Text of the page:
"Oh, there were consequences all right. Believe me, there were consequences. Dana and I broke up and got back together more times than I care to count or remember before I finally asked her to marry me. Batman isn't allowed a social life, you see, at least not without a lot of careful choreography. And the lying to my mom part turned out harder than I expected, too. Especially when my late nights and strange bruises led her to think the worst of me and I had no way of proving myself. Oh, Bruce was able to save my ass with her just as often as Max ran interference for Dana, but not being able to tell them that the reason I missed our anniversary or Matt's birthday party was because I was globe—or galaxy, or time—trotting with the Justice League wore thin real fast. I missed out on a lot of what experts claim should have been the best part of my life, and Bruce Wayne was entirely unsympathetic about it.

"I shouldn't complain too much about that, I know. After all, I'm supposed to be marrying Dana this coming spring and I don't think mom could be more proud of me now if she tried. I've even earned Matt's respect—something I didn't even know I cared about until I kept hearing his starry-eyed praises of Batman in the same breath as his casual insults of me. And Bruce, for all his aggravating 'I've been there and so could write the book on what you're feeling' know-it-all-isms... well there's definitely been times when that's come in handy. I don't like thinking about it—actually, I hate thinking about it, but Bruce's cynical outlook that you can't save everybody isn't a conclusion he arrived at by choice. Hard, bitter experience taught him that, and now it's working on me. Not having Matt's respect is nothing next to all the terrifying scenarios that swam through my head when Stalker kidnapped him to get to me, and that was early in my career, before I'd seen horrors actually worthy of giving the Batman nightmares. And watching what John went through when Shayera died made me ashamed of the sense of wounded injustice I felt every time Dana broke up with me. Not that John lived long after that, of course.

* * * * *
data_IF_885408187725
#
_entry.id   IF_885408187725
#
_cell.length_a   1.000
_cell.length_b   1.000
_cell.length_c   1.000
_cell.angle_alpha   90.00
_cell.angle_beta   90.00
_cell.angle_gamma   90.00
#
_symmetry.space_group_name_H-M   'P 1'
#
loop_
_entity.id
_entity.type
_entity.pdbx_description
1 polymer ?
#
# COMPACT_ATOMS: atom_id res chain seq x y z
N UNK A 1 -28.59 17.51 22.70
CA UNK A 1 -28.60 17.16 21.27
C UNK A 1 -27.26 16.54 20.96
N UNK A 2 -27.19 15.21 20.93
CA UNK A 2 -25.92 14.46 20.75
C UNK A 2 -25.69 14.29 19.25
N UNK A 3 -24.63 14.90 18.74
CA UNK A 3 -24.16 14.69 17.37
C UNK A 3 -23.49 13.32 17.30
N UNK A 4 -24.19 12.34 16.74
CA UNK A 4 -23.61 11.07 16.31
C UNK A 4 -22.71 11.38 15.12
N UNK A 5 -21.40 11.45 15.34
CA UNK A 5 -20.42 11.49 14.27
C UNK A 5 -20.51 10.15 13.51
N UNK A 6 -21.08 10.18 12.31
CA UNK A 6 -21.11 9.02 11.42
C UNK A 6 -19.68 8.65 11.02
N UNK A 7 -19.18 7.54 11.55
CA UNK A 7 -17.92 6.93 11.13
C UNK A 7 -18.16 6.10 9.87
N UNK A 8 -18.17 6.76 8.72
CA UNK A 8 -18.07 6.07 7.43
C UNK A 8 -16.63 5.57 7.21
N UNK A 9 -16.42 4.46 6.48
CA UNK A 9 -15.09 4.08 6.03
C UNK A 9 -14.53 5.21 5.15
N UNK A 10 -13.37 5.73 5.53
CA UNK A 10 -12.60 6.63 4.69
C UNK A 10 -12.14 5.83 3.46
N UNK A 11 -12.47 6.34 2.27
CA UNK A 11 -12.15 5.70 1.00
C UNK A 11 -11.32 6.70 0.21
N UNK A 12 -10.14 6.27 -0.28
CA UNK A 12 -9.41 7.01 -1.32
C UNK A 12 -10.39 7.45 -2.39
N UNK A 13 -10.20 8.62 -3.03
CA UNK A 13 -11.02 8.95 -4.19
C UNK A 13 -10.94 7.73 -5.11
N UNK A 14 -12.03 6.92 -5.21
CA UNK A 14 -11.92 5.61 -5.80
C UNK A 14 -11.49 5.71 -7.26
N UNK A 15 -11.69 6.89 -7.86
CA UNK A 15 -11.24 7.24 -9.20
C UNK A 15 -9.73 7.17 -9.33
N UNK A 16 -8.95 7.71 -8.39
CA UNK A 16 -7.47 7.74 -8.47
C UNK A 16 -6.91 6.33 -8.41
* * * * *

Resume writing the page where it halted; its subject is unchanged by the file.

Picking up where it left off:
"Batman's life is marked by tragedy and loss—and guilt. The first two are practically prerequisites for the costume, but that last one? Bruce Wayne is not my father, this we've both agreed upon, but he doesn't mind playing the part when circumstances force the role upon him—especially circumstances that only Batman could understand. And I don't mind it when he calls me son in those moments because my own father—were he still alive—wouldn't have been able to help me, even if he knew my secret. Though it really shouldn't surprise me that Bruce is an old hand at the parenting stuff. He did raise two sons after all, and they turned out alright. For the most part. Ish.

"Yeah, yeah. I know that's not exactly fair. Both of Bruce Wayne's sons grew up to become healthy, fully functional members of society. Of course, on paper Bruce himself could be called a 'fully functional member of society,' so that isn't really saying much. Oh he still makes all the requisite public appearances and lines the pockets of all the right charities, always has just the right string of words to give to the press and all that, so no one cares anymore that he went from dashing billionaire playboy to eccentric billionaire recluse. It was only natural for the fact that he raised two young orphans on his own with the help of an aging butler to be forgotten about after the butler died (except I swear he still haunts the manor—how else would you explain why the kitchen sometimes smells of chocolate chip cookies at three a.m?) and the sons grew up and no scandal ever broke over it. And on paper, his sons are just as 'functional' as he is.